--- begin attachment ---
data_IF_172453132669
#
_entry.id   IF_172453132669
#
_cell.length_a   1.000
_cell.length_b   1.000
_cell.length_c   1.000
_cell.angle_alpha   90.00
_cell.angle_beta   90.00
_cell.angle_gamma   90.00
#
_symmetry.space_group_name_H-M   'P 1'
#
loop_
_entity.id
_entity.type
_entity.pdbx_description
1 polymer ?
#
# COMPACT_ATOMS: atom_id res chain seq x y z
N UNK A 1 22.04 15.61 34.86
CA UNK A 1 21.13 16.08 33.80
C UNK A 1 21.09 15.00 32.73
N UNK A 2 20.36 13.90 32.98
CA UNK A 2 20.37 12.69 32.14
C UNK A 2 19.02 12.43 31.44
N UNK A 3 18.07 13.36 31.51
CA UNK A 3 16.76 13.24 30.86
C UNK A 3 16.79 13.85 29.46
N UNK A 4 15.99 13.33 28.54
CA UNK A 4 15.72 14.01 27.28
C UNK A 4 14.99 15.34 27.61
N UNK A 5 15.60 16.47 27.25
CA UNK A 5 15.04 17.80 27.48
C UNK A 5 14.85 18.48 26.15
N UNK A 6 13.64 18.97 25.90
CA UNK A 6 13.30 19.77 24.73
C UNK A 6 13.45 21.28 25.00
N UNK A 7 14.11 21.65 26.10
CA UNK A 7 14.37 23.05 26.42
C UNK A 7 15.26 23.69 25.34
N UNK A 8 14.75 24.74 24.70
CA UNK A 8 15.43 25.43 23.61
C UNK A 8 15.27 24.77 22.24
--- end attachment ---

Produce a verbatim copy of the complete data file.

data_IF_172453132669
#
_entry.id   IF_172453132669
#
_cell.length_a   1.000
_cell.length_b   1.000
_cell.length_c   1.000
_cell.angle_alpha   90.00
_cell.angle_beta   90.00
_cell.angle_gamma   90.00
#
_symmetry.space_group_name_H-M   'P 1'
#
loop_
_entity.id
_entity.type
_entity.pdbx_description
1 polymer ?
#
# COMPACT_ATOMS: atom_id res chain seq x y z
N UNK A 1 22.04 15.61 34.86
CA UNK A 1 21.13 16.08 33.80
C UNK A 1 21.09 15.00 32.73
N UNK A 2 20.36 13.90 32.98
CA UNK A 2 20.37 12.69 32.14
C UNK A 2 19.02 12.43 31.44
N UNK A 3 18.07 13.36 31.51
CA UNK A 3 16.76 13.24 30.86
C UNK A 3 16.79 13.85 29.46
N UNK A 4 15.99 13.33 28.54
CA UNK A 4 15.72 14.01 27.28
C UNK A 4 14.99 15.34 27.61
N UNK A 5 15.60 16.47 27.25
CA UNK A 5 15.04 17.80 27.48
C UNK A 5 14.85 18.48 26.15
N UNK A 6 13.64 18.97 25.90
CA UNK A 6 13.30 19.77 24.73
C UNK A 6 13.45 21.28 25.00
N UNK A 7 14.11 21.65 26.10
CA UNK A 7 14.37 23.05 26.42
C UNK A 7 15.26 23.69 25.34
N UNK A 8 14.75 24.74 24.70
CA UNK A 8 15.43 25.43 23.61
C UNK A 8 15.27 24.77 22.24